As the expiration date for the Perkins Loan program approaches this week, it's unclear whether the program will survive to the next financial aid cycle -- despite bipartisan support for legislation in both chambers of Congress that would extend the program to 2019.
The Perkins programs allows participating colleges and universities to fill the gaps between the full cost of attendance and the amount of aid low-income students get through sources like Pell Grants, work-study and federal direct loans. The loans come with an interest rate of 5 percent that only begins to accrue when a borrower enters repayment. Congress hasn't put new money into the program since 2004. New loans are funded instead by the repayment of older loans.
In the 2014-15 academic year, about 528,000 students used the loans, with an average award of around $2,200.
Many student financial aid advocates and higher ed groups say it's important to maintain the program to fill gaps in need at colleges that do participate. Without it, they say students would struggle to afford costs associated with college enrollment, such as housing, food and transportation, or would be forced to take on private debt with worse terms.
Critics of the program, among them Senator Lamar Alexander, the Republican chairman of the Senate education committee, say it adds to a needlessly complex financial aid system. Perkins has different repayment plans and loan forgiveness opportunities than direct loans do, they say, and students must make a separate payment to another lender (their college) on top of the one for their federal loan.
Jason Delisle, a resident fellow at the American Enterprise Institute, wrote in The Hill this month that complexity in the financial aid system causes students to waste time and resources.
"It also obscures prices, making it difficult for families to know ahead of time what college costs them," Delisle said.
Critics also say Perkins, like other campus-based aid programs, is poorly targeted and disproportionately benefits wealthier institutions that have been in the program for many years.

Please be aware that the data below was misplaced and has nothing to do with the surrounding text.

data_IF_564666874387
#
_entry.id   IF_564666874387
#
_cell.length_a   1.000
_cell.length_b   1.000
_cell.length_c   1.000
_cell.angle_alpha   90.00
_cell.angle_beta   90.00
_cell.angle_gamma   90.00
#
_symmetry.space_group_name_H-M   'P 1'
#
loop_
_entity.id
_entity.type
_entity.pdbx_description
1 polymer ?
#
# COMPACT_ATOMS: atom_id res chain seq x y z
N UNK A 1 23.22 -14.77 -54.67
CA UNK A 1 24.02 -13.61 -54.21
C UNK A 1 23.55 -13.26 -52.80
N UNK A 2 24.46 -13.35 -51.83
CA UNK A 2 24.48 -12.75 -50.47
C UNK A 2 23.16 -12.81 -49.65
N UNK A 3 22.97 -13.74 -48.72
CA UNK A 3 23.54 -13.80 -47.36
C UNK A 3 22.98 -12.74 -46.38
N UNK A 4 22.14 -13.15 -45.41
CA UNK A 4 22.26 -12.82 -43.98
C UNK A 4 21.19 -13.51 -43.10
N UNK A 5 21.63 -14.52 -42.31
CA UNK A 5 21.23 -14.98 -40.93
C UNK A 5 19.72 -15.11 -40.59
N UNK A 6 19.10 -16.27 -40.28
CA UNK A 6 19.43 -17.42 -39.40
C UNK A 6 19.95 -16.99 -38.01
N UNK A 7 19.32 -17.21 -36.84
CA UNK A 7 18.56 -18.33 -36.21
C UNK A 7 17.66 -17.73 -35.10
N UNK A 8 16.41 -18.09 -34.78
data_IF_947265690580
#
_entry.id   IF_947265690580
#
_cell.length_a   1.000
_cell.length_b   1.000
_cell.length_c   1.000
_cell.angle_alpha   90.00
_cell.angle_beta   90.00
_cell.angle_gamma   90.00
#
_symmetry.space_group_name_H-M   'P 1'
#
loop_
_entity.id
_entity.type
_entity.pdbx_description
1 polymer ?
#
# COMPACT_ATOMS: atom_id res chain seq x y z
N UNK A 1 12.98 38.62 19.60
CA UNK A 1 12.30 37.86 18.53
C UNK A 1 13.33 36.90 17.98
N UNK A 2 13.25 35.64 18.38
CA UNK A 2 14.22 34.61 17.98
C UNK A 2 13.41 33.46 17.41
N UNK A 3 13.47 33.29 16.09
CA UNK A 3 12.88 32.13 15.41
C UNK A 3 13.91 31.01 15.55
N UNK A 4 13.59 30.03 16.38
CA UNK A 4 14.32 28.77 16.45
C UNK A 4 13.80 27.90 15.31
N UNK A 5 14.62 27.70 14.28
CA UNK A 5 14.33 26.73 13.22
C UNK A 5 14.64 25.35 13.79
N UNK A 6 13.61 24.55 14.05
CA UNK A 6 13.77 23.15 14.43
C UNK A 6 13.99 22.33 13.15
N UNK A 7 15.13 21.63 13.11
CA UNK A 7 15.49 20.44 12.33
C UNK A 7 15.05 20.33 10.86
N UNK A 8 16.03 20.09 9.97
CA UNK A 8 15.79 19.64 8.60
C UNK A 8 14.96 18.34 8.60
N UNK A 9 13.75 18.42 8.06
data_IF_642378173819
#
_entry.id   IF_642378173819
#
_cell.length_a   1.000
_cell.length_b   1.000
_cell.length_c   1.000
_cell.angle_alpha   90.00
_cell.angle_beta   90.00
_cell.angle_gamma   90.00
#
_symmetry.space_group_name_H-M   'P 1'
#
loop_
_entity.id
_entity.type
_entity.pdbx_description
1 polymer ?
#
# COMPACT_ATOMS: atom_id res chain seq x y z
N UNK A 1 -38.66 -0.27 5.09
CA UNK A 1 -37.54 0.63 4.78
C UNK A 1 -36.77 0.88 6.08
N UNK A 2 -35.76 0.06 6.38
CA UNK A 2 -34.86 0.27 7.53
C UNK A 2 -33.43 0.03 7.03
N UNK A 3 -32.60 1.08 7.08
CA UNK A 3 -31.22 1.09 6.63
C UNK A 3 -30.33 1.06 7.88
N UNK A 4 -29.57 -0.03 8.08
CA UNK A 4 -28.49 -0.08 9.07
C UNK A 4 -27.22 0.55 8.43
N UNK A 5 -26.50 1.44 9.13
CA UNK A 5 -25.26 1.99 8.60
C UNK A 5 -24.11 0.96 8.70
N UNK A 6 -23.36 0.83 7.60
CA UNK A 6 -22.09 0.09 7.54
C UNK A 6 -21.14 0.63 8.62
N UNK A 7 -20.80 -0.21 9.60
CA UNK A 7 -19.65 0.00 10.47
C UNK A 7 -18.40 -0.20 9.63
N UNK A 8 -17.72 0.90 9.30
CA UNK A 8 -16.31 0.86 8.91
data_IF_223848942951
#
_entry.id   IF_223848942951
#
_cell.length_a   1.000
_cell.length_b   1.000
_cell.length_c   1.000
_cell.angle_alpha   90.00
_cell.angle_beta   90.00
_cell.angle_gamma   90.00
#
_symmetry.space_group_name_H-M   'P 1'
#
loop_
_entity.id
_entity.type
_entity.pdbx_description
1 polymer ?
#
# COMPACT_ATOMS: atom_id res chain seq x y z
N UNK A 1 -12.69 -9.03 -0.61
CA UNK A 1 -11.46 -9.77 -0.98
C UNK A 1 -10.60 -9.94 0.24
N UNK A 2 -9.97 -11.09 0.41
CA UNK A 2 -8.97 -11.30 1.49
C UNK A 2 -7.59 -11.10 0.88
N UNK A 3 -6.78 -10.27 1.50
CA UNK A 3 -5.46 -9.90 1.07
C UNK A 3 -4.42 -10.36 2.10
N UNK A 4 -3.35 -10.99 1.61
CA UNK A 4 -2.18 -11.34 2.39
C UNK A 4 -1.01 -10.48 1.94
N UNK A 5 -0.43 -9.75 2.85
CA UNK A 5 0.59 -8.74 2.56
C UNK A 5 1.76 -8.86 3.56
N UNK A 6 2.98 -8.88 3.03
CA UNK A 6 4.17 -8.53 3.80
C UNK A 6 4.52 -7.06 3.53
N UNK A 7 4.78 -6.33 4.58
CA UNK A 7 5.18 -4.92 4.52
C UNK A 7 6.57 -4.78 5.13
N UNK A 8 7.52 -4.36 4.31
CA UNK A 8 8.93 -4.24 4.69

Advocates for maintaining the program, among them student financial aid organizations and colleges themselves, say that eliminating Perkins wouldn't reduce complexity -- it would just mean students have to find some other way to cover those costs. And they argue that Perkins was extended for two years in 2015 with the understanding that Congress would reauthorize the Higher Education Act within that time frame. That, of course, hasn't happened, and defenders of the program say such a significant change should happen in the context of a broader discussion about financial aid.
"The plan two years ago was that [HEA] would be reauthorized in two years and that Perkins would be part of that discussion," said Harrison Wadsworth, executive director of the Coalition of Higher Education Assistance Organizations, which lobbies for Perkins. "Here we are two years later and that hasn't happened."
Wadsworth said without Congress taking up Perkins in the context of a reauthorization debate, which would allow for a broader examination of how financial aid is awarded, colleges would see students lose a program without a clear alternative to fill the gap.
Cyndy Littlefield, the vice president for federal relations at the Association of Jesuit Colleges and Universities, also argued that her group's membership includes many small and medium-size institutions that would not qualify as "elite" colleges.
"Those are the ones who will find it extremely difficult to replace Perkins in one shape or another," she said.